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26 minutes | Nov 15, 2022
75- Opportunity costs, negotiating salary, and MVPs
In the latest Designer in Nature Talking Business, we are hosting Elisabeth Graf, a service designer, innovation coach, and facilitator. And a d.MBA alumna! Lilly shared how she got into design and learned about the importance of a business concept called opportunity costs. Along the way, we also discussed how she negotiated her salary and got a 50% raise only 3 months after being hired, and why her most hated business buzzword is MVP.
22 minutes | Oct 13, 2022
74- What are economic moats and why do they matter to designers?
According to the Oxford dictionary, a moat is “a deep, wide ditch surrounding a castle, fort, or town, typically filled with water and intended as a defence against attack”. Ok, basically some kind of defense around the castle. So, how does this concept translate to business? And design work? Martyn Reding, chief design officer at Upzelo and former head of design at Virgin Atlantic, shared how he learned about economic moats and how he uses the concept in designing digital products.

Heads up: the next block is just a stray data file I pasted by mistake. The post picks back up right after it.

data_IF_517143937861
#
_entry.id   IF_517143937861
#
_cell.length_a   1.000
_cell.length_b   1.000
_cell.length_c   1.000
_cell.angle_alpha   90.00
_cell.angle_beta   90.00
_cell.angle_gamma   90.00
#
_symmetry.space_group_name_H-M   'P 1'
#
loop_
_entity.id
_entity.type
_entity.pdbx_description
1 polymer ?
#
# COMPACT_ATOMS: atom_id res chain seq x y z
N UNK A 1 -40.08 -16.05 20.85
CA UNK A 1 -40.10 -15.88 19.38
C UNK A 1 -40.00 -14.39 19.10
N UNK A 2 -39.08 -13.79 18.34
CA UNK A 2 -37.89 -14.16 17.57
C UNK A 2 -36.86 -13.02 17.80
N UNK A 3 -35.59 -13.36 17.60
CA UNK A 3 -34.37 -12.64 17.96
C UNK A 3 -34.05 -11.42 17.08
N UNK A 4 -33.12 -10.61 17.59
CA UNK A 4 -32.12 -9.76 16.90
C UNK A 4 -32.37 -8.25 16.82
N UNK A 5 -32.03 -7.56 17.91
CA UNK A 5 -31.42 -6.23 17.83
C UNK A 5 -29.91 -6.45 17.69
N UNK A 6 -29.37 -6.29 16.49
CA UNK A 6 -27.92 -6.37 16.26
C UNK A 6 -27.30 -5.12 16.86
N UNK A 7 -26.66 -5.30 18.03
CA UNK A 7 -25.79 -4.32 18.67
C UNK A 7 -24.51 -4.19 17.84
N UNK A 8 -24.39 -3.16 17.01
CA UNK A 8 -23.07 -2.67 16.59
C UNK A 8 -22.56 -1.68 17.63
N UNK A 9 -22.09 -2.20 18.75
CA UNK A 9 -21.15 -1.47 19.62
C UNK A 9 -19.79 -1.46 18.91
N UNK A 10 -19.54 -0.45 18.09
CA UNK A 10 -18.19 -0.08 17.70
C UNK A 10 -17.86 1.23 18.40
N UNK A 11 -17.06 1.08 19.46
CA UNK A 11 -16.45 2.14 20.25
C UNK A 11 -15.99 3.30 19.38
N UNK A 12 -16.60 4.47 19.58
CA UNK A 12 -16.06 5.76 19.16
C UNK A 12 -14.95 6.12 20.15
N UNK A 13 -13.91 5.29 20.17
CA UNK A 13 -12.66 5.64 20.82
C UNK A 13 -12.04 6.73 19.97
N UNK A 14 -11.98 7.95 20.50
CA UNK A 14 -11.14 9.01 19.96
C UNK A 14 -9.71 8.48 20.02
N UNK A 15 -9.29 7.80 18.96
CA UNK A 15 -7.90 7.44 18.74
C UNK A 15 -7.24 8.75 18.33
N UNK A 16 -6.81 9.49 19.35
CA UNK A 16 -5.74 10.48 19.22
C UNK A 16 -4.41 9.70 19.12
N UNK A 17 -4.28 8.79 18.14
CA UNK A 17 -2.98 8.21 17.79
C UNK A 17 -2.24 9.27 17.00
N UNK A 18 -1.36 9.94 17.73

61 minutes | Sep 19, 2022
73- Will Adobe ruin Figma? And will Patagonia save the planet?
Let’s take a moment of silence. Adobe is acquiring Figma. Judging by Adobe’s previous acquisitions this is surely the end of Figma’s best days, right? But Adobe is promising to keep Figma independent! Should we believe Adobe? But let’s also celebrate. The founder of Patagonia is giving away his company to fight the climate crisis. He is setting a beautiful example of how companies can shift their main stakeholder from stockholders to the society and planet. But it also sets a dangerous precedent that other billionaires could exploit. In this episode, we cover: why is Adobe really acquiring Figma, is Adobe likely to keep Figma independent, and how Patagonia’s news is a beautiful and dangerous precedent for other billionaires. www.d.mba/mini-mba
45 minutes | Sep 9, 2022
72- Dirty business of carbon offsets